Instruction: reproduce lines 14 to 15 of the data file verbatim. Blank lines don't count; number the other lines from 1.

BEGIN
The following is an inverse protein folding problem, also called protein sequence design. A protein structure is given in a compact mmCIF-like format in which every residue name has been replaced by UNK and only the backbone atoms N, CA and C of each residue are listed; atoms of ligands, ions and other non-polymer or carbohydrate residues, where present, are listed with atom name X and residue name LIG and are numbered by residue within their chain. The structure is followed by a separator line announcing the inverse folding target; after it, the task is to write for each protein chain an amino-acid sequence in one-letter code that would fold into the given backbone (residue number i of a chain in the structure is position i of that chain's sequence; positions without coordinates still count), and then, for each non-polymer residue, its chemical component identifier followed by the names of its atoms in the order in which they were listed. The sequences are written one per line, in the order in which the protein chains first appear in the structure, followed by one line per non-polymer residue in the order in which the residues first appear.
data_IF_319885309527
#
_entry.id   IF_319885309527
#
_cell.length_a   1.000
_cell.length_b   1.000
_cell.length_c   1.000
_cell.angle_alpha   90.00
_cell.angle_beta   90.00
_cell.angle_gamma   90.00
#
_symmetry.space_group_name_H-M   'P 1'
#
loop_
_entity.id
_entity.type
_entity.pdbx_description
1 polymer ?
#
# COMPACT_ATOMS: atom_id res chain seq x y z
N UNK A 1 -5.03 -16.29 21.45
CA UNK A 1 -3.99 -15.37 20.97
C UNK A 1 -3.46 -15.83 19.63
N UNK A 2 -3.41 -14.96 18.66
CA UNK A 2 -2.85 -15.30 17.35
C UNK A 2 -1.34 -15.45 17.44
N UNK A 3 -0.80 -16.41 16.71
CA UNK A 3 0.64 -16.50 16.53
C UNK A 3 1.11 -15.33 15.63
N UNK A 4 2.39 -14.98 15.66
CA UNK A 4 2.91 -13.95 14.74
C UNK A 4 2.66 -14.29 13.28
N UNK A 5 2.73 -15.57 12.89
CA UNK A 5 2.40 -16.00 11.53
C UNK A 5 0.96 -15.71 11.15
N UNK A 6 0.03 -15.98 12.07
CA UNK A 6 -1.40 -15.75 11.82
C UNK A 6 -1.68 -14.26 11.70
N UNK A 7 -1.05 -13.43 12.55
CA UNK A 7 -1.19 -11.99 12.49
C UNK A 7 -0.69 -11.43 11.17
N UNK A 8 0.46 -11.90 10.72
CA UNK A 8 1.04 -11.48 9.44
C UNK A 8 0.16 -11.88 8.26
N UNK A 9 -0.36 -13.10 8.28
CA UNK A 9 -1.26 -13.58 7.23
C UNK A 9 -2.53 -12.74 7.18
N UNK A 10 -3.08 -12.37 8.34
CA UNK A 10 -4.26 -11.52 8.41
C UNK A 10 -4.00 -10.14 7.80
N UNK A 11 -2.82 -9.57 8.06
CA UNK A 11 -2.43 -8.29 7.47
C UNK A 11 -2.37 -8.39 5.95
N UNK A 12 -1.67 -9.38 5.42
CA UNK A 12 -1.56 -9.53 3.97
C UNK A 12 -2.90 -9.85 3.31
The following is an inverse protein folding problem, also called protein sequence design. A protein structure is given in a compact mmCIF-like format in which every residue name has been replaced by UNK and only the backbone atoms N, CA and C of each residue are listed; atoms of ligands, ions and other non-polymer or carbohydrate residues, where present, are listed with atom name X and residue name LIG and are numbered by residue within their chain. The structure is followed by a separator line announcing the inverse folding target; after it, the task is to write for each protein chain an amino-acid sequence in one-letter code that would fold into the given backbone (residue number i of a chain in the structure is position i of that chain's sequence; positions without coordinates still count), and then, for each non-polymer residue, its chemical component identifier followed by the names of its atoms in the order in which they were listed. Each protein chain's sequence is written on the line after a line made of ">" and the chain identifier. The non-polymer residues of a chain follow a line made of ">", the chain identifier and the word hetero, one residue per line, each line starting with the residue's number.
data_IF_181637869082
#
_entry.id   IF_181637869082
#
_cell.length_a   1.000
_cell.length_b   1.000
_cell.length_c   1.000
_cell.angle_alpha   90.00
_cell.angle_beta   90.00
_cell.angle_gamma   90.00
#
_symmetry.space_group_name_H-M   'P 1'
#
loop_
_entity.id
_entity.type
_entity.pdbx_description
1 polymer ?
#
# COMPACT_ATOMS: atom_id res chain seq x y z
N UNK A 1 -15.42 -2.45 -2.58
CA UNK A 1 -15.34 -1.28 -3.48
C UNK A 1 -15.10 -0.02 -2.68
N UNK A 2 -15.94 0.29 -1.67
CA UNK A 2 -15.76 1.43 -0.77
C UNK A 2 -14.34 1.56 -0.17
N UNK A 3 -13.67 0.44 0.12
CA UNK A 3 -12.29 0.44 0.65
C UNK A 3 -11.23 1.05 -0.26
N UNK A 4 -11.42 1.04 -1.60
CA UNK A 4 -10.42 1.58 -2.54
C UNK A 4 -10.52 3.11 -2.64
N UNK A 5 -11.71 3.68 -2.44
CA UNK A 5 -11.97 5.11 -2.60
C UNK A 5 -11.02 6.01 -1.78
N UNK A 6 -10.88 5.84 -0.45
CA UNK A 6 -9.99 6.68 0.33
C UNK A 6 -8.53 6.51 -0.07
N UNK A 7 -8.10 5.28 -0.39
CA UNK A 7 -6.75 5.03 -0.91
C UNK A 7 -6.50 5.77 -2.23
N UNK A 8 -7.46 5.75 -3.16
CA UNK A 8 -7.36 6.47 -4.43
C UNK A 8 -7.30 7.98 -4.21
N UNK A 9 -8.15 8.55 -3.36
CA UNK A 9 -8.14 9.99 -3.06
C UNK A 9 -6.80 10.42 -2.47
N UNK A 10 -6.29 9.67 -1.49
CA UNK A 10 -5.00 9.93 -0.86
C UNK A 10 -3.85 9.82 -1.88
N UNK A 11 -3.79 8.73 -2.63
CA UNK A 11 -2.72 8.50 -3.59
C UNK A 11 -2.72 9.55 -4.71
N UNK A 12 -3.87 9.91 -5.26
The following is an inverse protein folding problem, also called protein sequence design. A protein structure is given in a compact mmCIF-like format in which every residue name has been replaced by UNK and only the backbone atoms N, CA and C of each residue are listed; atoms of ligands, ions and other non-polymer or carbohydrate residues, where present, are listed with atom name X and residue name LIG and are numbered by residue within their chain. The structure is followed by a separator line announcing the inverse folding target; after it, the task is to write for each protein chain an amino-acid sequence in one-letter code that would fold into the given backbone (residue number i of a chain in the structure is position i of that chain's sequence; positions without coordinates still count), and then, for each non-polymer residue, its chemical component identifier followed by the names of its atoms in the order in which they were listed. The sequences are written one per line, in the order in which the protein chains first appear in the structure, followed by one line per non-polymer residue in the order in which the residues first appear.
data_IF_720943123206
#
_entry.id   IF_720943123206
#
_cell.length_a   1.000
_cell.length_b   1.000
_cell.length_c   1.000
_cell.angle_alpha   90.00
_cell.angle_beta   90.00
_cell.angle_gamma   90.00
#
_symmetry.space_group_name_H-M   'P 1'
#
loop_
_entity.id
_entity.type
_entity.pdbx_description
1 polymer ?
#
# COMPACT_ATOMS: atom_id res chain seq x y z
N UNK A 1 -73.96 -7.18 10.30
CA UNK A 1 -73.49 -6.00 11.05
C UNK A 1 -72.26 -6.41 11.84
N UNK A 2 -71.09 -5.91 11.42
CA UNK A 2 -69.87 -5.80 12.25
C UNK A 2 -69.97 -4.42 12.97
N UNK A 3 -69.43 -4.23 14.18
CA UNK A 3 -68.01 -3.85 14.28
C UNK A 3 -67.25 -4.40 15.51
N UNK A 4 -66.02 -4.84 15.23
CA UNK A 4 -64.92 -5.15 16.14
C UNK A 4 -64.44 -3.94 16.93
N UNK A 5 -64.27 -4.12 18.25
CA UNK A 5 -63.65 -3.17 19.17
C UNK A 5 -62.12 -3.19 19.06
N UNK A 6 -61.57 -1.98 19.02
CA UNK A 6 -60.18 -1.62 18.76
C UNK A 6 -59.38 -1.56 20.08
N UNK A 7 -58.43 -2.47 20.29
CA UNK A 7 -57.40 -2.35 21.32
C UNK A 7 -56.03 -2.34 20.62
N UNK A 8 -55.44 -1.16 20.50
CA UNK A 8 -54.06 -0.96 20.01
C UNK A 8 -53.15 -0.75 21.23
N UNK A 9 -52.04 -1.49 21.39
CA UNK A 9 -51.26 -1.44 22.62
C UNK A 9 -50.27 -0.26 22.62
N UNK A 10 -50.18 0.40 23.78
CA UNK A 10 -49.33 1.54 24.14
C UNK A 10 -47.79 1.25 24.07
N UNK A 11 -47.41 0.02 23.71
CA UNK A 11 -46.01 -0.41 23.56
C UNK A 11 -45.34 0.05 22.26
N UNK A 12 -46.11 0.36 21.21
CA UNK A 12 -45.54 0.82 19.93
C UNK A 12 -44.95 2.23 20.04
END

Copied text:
#
loop_